For more than 2,000 years, chemists, engineers and interested amateurs have been working to build a better concrete. The Romans started the process with their invention of a concrete made from quicklime, ash and pumice that enabled the construction of their fabulous--and long-lasting--architecture and infrastructure. Nearly two millennia later, John Smeaton--the father of civil engineering--improved this basic building material by improving the cement that held it together. Yet despite numerous improvements over subsequent centuries, concrete structures exposed to the worst conditions are not surviving for as long as expected. A new analysis of a long-running experiment on concrete, however, has yielded insights into what should make for a stronger building block.
Paulo Monteiro of the University of California, Berkeley, studied the results of tests conducted by the U.S. Bureau of Reclamation for more than 40 years. The bureau subjected concrete cylinders of varying water-to-cement ratios and cement compositions to a mild acid bath to test when they would fail. Because the liquid stone does not dry to become strong but rather solidifies from a chemical reaction between the cement and water, concrete is susceptible to sulfate attack. These salt solutions actually penetrate the concrete and change the chemical reaction between the cement and water both during and after the solidification process, ultimately causing structural failure.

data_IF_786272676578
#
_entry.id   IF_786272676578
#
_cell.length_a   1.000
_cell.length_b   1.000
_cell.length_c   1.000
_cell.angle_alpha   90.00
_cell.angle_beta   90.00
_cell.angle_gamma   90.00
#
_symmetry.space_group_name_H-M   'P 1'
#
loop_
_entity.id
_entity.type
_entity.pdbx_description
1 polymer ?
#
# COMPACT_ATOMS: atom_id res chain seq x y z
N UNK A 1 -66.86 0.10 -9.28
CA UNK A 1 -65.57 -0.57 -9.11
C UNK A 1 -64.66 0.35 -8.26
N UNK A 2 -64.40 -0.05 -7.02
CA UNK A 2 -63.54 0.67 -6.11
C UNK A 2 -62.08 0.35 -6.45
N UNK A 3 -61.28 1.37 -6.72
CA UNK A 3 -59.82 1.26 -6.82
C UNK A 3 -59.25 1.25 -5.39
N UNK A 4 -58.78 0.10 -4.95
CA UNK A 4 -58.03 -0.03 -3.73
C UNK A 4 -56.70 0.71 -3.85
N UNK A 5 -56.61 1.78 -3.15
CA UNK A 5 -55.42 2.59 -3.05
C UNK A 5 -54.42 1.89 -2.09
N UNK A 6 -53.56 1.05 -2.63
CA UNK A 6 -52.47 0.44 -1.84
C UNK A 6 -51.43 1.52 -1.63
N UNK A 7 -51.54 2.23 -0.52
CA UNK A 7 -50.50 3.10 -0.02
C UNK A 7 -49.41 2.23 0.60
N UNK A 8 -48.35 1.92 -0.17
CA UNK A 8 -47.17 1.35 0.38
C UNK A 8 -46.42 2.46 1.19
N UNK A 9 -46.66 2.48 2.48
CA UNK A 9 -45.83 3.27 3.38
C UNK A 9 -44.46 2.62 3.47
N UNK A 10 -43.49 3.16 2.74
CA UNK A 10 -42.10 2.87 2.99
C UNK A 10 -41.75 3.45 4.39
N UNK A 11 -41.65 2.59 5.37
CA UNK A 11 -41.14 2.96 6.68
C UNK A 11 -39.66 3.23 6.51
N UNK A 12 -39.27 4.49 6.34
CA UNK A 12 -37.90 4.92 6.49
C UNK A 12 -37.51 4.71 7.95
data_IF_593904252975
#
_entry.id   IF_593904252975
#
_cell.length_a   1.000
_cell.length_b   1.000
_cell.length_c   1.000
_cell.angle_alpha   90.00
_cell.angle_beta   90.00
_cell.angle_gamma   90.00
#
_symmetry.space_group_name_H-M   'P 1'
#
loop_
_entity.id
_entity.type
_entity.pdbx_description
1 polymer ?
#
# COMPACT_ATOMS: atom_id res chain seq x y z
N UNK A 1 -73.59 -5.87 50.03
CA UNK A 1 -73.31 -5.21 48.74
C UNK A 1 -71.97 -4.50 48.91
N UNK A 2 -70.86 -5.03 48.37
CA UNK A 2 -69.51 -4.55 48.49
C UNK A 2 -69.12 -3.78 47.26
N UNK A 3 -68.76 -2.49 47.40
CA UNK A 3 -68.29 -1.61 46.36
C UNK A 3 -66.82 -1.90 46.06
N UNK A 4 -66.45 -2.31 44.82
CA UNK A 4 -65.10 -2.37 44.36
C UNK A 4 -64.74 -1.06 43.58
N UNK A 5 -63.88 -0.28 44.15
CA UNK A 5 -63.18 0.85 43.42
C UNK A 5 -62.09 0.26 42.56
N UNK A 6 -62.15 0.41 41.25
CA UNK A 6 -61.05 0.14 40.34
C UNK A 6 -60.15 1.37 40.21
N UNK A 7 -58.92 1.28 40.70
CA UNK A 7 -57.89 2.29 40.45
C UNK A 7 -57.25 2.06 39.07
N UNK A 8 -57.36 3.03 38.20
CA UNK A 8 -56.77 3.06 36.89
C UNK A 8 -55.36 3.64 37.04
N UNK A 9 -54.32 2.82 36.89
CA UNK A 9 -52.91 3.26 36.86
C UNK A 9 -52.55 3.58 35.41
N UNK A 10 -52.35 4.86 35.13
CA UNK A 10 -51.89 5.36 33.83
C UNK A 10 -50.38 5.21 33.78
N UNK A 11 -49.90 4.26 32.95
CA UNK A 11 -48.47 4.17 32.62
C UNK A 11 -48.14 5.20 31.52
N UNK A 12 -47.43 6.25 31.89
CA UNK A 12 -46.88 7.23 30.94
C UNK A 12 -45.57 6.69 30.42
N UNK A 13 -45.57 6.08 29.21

Current techniques for fending off sulfates include cement mixtures low in tricalcium aluminate and with a low water-to-cement ratio, because it makes for a less reactive and less porous concrete. But the 40-year experiment proved that the water-to-cement ratio had little impact on the life span of the concrete. Rather it is the physical components of the concrete that proves the determining factor. Monteiro even worked out specific formulas that can more accurately determine a given concrete's endurance depending on its constituent parts.
"These models can be used to predict the remaining life of existing structures," Monteiro writes in the paper presenting the finding in this week's Proceedings of the National Academy of Sciences. "Such knowledge also can be used to determine which combinations of mixes are more optimal for use in aggressive environments, leading the way to more robust structures less prone to environmental degradation." In other words, our constructions might finally last longer than Roman ones.